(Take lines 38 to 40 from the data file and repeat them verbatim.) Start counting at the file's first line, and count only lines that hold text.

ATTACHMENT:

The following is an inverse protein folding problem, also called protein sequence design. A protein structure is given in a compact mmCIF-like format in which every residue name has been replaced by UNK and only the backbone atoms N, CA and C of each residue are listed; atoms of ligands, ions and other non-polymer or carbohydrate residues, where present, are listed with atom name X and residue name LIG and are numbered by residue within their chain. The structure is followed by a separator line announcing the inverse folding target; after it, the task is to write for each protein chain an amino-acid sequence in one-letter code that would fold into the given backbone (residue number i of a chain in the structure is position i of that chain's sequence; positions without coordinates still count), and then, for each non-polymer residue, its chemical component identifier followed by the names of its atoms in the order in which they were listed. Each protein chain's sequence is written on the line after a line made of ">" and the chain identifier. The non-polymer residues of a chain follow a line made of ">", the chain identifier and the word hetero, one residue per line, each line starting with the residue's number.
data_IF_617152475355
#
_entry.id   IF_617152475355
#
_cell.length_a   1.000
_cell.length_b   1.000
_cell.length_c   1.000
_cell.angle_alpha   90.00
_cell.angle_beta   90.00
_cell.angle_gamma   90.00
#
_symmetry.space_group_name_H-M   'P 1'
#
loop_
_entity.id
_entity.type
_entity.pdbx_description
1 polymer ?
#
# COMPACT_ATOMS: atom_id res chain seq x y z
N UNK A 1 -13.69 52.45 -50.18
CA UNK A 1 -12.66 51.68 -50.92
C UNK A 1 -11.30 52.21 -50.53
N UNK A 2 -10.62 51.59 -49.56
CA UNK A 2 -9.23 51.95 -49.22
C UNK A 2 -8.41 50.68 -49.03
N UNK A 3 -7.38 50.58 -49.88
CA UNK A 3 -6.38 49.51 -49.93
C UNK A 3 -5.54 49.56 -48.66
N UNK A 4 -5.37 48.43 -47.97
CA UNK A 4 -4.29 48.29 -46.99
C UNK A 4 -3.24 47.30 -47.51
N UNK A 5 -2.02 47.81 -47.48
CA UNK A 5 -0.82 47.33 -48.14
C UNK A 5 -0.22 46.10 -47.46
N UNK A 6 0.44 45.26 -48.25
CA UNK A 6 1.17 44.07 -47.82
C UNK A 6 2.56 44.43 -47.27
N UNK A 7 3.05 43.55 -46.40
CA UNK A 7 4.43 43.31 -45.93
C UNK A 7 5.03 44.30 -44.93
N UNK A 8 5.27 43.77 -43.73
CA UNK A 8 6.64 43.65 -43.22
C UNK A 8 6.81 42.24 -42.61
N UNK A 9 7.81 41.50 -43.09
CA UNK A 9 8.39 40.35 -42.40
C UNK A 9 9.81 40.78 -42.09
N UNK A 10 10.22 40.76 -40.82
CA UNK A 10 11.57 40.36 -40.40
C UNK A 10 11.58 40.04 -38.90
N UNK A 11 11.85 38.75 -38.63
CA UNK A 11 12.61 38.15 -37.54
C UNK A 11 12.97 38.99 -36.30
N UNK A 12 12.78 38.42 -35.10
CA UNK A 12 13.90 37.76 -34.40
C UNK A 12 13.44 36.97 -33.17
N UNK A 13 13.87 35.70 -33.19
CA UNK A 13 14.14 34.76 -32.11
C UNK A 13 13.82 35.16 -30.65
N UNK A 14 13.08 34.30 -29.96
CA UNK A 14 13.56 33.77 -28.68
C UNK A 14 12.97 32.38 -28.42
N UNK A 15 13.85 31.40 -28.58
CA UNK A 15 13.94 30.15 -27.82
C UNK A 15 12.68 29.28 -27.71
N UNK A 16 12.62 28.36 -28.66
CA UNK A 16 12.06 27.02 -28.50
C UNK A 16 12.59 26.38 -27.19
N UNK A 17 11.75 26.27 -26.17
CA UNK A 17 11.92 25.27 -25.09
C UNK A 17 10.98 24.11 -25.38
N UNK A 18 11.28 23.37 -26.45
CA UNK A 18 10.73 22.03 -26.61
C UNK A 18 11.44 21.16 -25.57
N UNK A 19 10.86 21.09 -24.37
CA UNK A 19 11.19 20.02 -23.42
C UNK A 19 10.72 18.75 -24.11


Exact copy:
CA UNK A 6 1.17 44.07 -47.82
C UNK A 6 2.56 44.43 -47.27
N UNK A 7 3.05 43.55 -46.40